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Photography advice on wetland photography

Photography advice on wetland photography - Shawn Soderstrom takes some great pictures in wetlands. Here's how.

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Spring in Wetlands USA
Photo by Shawn Soderstrom.
Wetlands offer an almost infinite number of potential images. While figures may vary, in some US states as much as 90% of original wetlands no longer exist. Nationally almost a third of all endangered or rare animal species depend upon wetlands and visiting these unique areas will provide unique opportunities to photograph creatures that are amazing.

What can you find to photograph in a wetland?
"There are a wide variety of plants, bushes and trees to be found in wetland areas. There's a fair amount of dead trees that have fallen in winds and snow - all of which hide and/or house many wetland inhabitants. I started making a list a while back and as you can see, there is a good quantity and I am still adding new inhabitants as I find them."

What you can photograph in Wetlands:
  • American Crow
  • American Gold Finch
  • Bald Eagle
  • Beaver
  • Black Capped Chickadee
  • Blue Jay (Western)
  • Bull Frog
  • Canadian Geese (Cackler, Lesser and Greater)
  • Chipping Sparrow
  • Common White Tail Skimmer (Dragon Fly)
  • Downy Wood Pecker
  • European Starling
  • Golden Crowned Kinglet
  • Great Blue Heron
  • Green Heron
  • Grey Squirrel (Western)
  • House Wren
  • Mallard Ducks
  • Northern Flicker
  • Nuthatch
  • Nutria
  • Osprey
  • Ring Neck Pheasant
  • Spotted Towhee
  • Warbler (Black Throated Grey)
  • Western Pond Hawk (Dragon Fly)
  • Western Tanager
  • White Crowned Sparrow
  • Wrentit
Spring in wetlands
Photo by Shawn Soderstrom.
Are the subjects hard to capture?
"Well, the short answer is yes and no. Some of the creatures are only slightly camera shy - like some of the water fowl (geese, ducks) but there are others like the Great Blue Heron and Green Heron which require a somewhat more stealthy approach."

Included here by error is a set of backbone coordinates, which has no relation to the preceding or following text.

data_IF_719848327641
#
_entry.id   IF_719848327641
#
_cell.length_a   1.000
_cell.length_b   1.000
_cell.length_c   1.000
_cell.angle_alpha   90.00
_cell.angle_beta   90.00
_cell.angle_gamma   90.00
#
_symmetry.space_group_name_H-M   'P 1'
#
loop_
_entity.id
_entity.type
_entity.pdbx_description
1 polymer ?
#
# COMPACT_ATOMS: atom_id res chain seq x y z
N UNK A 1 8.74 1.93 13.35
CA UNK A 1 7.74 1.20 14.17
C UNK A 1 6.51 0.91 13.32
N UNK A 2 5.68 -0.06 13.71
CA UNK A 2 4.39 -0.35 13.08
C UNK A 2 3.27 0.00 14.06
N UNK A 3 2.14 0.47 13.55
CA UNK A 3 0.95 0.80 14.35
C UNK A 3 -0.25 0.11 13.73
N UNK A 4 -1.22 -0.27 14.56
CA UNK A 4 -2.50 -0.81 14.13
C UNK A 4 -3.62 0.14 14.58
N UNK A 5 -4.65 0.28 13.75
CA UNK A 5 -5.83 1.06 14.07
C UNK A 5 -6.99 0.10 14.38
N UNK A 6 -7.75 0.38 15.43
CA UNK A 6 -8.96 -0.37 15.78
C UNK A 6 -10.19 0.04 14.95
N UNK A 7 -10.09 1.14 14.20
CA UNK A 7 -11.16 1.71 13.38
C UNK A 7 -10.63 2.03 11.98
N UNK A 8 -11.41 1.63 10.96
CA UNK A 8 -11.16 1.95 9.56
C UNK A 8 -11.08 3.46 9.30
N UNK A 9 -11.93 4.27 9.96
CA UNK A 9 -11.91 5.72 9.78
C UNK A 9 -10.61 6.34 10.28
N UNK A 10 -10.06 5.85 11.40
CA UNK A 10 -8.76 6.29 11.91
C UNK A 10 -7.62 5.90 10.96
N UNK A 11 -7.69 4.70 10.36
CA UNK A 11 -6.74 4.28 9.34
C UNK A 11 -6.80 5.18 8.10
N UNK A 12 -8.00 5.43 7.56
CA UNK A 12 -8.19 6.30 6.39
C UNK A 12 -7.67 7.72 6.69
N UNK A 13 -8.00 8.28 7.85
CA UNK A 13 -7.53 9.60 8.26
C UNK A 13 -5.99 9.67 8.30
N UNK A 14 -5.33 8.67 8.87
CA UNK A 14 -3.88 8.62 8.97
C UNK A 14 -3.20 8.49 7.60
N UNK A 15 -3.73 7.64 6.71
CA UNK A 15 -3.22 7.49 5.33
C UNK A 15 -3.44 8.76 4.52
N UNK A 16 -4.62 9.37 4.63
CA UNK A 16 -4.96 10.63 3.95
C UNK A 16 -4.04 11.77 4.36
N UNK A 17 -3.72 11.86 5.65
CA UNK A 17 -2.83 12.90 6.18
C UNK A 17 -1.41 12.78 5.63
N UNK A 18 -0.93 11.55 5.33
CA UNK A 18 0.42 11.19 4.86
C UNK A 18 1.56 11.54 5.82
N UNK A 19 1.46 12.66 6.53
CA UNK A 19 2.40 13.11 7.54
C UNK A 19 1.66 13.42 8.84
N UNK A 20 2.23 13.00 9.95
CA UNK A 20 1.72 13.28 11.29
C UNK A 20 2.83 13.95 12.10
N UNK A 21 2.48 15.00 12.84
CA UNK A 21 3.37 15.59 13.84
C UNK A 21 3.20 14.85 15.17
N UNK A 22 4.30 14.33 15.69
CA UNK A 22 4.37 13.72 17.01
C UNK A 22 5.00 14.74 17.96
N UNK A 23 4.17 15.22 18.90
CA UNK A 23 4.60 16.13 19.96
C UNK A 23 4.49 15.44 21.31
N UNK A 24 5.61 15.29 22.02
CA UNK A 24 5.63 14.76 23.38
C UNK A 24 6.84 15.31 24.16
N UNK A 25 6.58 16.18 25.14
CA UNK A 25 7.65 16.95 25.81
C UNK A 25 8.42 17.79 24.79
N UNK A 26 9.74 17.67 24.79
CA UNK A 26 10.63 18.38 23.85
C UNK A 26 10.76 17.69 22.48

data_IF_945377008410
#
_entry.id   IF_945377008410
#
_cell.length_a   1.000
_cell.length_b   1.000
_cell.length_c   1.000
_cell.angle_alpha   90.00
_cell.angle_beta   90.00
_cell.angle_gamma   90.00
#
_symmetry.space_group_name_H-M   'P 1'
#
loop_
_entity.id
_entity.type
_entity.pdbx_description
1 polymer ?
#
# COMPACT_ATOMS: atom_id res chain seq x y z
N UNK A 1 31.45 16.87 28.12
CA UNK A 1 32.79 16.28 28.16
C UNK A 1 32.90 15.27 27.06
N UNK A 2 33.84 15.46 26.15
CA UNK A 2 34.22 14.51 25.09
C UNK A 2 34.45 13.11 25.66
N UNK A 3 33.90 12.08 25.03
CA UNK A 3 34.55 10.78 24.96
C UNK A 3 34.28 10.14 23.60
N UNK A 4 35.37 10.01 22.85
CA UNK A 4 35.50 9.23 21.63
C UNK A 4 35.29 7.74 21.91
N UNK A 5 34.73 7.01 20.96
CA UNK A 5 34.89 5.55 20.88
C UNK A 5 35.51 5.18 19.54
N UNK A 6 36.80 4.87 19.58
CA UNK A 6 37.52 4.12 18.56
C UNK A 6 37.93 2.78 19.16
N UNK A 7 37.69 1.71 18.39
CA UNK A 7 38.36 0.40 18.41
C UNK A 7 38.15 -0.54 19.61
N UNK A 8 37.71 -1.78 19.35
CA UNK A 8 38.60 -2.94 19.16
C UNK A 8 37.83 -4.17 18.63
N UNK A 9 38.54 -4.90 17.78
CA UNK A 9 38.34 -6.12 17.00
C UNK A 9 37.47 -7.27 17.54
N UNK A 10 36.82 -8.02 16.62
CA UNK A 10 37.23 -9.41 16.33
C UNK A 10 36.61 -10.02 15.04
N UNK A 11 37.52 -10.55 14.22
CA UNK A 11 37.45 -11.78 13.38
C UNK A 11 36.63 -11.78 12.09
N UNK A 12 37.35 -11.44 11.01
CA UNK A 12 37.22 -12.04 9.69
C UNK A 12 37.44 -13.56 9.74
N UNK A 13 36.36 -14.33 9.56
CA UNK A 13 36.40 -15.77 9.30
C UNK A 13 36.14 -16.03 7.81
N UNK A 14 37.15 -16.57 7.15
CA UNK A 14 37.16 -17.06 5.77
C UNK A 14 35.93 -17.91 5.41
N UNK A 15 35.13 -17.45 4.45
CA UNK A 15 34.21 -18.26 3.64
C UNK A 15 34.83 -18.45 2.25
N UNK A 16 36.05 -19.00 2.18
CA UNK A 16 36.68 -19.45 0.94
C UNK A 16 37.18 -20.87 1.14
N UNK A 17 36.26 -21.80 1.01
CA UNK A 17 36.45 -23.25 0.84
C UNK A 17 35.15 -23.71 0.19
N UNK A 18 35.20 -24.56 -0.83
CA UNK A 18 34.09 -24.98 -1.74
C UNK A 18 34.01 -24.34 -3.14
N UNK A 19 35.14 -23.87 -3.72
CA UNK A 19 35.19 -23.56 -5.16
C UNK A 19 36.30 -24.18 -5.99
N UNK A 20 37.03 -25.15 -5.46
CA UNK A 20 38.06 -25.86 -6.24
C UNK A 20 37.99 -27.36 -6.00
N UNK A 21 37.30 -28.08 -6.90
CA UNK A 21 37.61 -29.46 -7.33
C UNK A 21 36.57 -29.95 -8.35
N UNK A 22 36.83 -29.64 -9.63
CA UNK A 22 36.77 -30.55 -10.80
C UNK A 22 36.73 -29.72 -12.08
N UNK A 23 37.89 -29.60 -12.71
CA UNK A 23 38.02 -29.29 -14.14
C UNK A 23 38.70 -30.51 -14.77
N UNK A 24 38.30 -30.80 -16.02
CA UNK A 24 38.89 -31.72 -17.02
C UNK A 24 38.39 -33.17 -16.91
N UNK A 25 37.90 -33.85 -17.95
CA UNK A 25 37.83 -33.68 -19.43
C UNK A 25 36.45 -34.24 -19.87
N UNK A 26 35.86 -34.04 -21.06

Are there certain advantage points which you think are best to sit and wait in?
"A simple answer is yes but which place you select to wait in depends on what you want to see. The first time I visit a wetland area, I look for specific feeding and nesting areas. When I find an active area I set up my gear including a mono scope, pad of paper, scribble stick (pen) and a chair.

One important thing to remember is that your visit to the wetlands should not be apparent. Don’t set off “cross country” willy-nilly, tramping on plants and small creatures unknowingly. Remember you are visiting someone’s home. Do not disturb the inhabitants of this fragile ecosystem - if certain species are too disturbed they may abandon their nest and not be back.

Do you need to be patient?
"Yes, just like my mother taught me - patience is a virtue. Once I am set up, I spend the next couple of hours quietly watching for activity, noting it and capturing images as they present themselves. This patience, being watchful and documenting what you see will make future visits to the wetlands more enjoyable and successful."

Is there any planning involved?
"Adequate planning and patience is essential to having a successful outing. Most established wetlands have a website devoted to them. On these sites you can find invaluable information on what animals frequent that wetland, seasons and hours of access. In most cases these websites have detailed maps to help you find your way around."